Odd, isn’t it, how sometimes we feel ourselves to be blessed, graced, and filled with the awareness of the presence and love of God, and sometimes – not?
I suppose that actually, rather than just two settings – graced, and bereft – there is a whole spectrum, ranging from awash in the life-giving warmth of God’s love and blessing, all the way over to dry, desolate, and alone in the universe. On that spectrum, most of us, most of the time, would find ourselves somewhere toward the middle – somewhat aware of God, Who is sometimes manifest to us, and somehow both present and removed.
With no warning and without definite reason, lately I have been over toward the happy end of that scale. After the rotten year we have all been through, I am almost startled to find myself there. Reflection brought me to two conclusions.
First, largely because of pastoral and professional obligation, I pray regularly, whether I am feeling the warmth or not. I pray alone in church, and in the midst of and on behalf of the sacred assembly. I offer Mass daily, entering this supreme prayer of the Church usually with a congregation, but sometimes without. I know well (in my head at least) that a feeling of God’s attention and blessing is not the definitive indicator of his attention and involvement. He is there whether I feel it or not – rather like a radio transmitter that is always broadcasting, but to a receiver (me) that is unreliable.
Second, I am aware of and subject to the temptation to think that those experiences of feeling God’s presence and attention are the best indicators of when and where God is actually engaged with me and my daily portion of pleases, thank-yous, and oh-by-the-ways.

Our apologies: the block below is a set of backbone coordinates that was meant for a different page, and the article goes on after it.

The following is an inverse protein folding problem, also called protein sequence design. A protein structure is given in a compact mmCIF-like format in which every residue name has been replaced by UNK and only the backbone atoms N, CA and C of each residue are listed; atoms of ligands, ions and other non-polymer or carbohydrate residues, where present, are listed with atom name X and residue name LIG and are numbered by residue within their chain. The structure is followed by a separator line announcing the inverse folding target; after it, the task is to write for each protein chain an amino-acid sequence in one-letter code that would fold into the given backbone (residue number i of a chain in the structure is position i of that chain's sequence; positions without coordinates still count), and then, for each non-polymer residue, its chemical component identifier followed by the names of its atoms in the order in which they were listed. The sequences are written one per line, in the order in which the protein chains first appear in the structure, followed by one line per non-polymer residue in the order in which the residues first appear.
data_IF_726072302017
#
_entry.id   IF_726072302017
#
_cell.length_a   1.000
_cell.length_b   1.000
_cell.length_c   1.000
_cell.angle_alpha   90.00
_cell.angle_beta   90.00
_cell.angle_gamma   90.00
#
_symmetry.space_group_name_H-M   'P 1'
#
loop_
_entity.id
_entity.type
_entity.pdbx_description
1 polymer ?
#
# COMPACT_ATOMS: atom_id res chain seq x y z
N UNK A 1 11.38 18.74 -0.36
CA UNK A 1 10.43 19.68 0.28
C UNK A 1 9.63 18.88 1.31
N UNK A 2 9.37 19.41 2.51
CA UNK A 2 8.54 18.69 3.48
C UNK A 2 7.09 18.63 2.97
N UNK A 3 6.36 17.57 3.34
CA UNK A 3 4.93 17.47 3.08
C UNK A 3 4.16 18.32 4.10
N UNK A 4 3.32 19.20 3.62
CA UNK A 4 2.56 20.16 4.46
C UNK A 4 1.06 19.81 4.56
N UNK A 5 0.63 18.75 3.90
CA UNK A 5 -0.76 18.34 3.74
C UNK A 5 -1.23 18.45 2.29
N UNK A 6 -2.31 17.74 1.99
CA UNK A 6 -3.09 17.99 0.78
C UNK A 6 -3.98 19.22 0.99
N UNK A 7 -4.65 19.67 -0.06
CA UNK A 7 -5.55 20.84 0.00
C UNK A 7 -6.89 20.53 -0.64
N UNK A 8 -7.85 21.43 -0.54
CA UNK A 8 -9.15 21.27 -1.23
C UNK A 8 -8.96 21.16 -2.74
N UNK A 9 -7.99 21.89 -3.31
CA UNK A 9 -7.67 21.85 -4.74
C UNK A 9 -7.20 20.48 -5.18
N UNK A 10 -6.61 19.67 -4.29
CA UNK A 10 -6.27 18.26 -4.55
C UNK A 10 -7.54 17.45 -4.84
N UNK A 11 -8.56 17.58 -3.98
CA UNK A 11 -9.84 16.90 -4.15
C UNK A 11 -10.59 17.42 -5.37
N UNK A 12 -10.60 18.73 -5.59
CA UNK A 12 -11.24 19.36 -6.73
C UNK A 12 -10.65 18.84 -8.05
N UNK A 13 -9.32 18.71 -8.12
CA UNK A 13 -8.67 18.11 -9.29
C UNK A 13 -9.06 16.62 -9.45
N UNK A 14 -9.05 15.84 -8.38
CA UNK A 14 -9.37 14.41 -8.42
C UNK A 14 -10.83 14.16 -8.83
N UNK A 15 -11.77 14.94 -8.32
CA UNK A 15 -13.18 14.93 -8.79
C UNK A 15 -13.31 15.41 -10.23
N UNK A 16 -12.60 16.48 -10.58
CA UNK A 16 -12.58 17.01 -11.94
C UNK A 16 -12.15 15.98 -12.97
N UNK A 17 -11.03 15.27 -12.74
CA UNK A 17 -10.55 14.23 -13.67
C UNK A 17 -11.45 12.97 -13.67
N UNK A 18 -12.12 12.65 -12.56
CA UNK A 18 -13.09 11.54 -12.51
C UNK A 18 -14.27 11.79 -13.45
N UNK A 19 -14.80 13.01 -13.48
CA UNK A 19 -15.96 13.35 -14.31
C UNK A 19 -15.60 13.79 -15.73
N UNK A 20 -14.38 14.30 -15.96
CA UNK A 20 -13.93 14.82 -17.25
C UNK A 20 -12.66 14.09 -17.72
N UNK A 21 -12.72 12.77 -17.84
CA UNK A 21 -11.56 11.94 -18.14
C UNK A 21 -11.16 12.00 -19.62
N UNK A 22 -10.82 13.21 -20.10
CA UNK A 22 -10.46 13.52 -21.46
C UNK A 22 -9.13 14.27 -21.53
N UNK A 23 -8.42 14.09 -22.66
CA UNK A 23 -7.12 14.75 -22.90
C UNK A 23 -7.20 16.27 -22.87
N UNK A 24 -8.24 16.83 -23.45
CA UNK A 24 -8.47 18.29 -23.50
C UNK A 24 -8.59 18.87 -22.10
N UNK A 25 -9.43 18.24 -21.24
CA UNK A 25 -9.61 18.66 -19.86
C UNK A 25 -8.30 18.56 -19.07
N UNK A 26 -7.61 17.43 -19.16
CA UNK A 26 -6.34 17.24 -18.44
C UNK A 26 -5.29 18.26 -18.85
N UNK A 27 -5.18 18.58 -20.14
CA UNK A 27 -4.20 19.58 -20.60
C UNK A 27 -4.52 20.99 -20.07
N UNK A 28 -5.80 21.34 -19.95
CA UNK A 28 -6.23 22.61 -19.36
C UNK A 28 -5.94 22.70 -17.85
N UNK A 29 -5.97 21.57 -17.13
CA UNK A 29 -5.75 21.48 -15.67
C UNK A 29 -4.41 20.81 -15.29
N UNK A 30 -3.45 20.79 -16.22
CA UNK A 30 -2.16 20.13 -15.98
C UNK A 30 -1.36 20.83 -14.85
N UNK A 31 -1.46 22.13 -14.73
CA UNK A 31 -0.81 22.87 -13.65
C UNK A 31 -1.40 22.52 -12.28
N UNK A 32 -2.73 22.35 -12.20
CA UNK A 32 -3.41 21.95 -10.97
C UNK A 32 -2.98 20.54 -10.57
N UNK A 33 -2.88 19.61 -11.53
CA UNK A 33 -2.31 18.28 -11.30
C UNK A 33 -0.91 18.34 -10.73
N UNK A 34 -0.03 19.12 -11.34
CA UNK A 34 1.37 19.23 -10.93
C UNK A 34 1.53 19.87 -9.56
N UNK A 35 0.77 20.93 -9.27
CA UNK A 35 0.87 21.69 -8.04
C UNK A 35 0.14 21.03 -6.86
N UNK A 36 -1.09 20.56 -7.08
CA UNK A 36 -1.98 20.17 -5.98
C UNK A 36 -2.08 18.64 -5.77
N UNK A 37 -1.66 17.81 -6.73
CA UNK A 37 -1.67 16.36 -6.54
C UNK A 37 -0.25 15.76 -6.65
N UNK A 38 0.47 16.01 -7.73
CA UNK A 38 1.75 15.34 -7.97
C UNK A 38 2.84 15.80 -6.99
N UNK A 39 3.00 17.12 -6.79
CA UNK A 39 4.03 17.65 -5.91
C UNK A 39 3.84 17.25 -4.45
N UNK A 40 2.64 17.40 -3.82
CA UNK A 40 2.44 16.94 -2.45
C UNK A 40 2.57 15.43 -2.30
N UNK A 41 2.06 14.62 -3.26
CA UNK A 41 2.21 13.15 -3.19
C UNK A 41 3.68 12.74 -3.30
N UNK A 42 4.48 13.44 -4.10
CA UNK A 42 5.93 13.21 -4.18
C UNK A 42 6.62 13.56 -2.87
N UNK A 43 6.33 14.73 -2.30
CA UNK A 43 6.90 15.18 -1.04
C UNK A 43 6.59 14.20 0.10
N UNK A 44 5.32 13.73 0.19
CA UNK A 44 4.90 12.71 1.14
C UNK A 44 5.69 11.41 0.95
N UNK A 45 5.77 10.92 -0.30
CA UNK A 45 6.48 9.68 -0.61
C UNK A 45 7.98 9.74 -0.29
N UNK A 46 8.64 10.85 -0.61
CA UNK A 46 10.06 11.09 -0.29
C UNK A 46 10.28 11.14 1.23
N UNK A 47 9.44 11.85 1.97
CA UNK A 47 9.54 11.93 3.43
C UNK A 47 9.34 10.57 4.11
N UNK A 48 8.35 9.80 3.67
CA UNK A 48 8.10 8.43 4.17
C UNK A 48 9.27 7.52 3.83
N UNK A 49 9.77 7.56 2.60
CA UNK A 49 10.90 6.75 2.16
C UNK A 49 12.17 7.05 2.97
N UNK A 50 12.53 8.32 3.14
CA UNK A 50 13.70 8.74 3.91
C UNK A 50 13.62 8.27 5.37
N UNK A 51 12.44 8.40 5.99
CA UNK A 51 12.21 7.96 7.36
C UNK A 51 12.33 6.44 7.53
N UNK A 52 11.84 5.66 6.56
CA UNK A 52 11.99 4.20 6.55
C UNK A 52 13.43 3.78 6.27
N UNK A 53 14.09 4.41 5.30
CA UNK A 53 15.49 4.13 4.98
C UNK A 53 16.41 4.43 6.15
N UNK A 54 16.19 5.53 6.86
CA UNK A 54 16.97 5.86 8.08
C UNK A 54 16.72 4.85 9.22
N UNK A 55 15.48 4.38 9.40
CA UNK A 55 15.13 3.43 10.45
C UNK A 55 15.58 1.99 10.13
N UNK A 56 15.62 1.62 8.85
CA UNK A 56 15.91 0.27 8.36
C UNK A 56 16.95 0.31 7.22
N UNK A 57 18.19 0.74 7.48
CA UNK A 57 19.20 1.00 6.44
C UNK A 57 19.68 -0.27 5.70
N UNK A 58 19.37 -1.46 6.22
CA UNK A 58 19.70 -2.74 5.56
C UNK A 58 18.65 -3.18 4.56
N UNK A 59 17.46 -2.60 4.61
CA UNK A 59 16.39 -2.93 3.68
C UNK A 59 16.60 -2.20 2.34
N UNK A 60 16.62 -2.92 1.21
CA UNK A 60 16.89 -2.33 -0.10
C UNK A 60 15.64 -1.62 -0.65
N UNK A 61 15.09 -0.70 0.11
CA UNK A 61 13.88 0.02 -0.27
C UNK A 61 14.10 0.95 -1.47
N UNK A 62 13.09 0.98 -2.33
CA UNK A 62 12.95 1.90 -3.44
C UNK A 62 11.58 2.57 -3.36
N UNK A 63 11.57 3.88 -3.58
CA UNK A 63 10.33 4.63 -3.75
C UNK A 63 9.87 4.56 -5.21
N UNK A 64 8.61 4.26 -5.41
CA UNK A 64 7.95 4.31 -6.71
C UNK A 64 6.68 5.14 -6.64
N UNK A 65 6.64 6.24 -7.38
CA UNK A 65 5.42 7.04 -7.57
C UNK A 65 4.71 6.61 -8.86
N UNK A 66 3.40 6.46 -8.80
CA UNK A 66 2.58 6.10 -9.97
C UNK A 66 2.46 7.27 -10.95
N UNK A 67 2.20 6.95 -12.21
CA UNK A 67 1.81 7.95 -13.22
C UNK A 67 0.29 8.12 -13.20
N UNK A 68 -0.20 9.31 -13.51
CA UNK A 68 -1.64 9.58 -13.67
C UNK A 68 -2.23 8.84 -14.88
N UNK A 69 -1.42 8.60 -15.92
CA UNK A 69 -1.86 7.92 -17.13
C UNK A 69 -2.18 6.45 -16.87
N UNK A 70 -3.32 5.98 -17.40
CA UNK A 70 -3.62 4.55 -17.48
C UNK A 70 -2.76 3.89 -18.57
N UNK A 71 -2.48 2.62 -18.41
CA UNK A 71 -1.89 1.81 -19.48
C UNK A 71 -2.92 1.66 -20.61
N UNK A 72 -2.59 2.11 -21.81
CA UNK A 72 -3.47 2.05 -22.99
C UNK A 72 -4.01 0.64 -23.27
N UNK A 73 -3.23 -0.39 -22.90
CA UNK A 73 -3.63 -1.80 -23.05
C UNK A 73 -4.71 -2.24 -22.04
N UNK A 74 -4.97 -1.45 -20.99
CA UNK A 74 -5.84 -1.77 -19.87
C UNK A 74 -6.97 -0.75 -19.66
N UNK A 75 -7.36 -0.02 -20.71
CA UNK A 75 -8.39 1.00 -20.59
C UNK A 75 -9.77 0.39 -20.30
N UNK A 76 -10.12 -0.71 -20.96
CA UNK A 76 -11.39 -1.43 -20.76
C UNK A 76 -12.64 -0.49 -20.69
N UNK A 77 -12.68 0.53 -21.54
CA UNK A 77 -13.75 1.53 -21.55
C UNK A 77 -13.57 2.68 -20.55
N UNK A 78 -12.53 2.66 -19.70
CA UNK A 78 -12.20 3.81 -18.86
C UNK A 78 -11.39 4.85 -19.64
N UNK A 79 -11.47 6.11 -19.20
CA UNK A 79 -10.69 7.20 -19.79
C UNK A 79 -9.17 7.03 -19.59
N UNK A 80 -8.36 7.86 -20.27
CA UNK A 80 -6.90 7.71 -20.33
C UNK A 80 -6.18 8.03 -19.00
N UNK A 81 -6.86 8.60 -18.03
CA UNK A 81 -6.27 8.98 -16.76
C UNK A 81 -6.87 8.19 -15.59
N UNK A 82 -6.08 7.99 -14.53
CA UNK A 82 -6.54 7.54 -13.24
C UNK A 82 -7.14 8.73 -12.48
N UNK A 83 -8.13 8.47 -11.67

More than our forebears in the faith, I think, we are all subject to this second attitude, because we have been so conditioned by the prodigious array of entertainments that entice and engage us. Video, audio, virtual, and interactive “feeds” are always flowing toward us. Even what little reading any of us actually still does is likely to be aimed at stirring up sensations and feelings within us. One of the ways we judge whether these things are worth our time and money is how and whether they cheered us, made us sad, or frightened us. The thrill of being thrilled is addictive.
But if we engage our reason and think past that sensation, we are capable of recognizing that these experiences are based not on truth, but artifice. Our feelings are unreliable indicators of reality in this range of our experience; they are all the more unreliable in our spiritual experiences of prayer.
God is unchanged and unchanging, and His love and care for us do not change any more than His location or His knowledge. The vicissitudes in our spiritual sensations and experience, the warmth or chill of our prayer, is not an indication of the Divine Reality; at best it indicates something about us. This simple understanding can and should motivate us to persist in our prayerful relationship with the Lord – to keep “showing up,” if you will, despite disappointing sensory “results.”
This is the substance of our participation in our own growth in grace. And rather than attributing any changeability or even fickleness to God, this is the way to inject into our lives the change that we all crave. Christ’s peace be to all of you!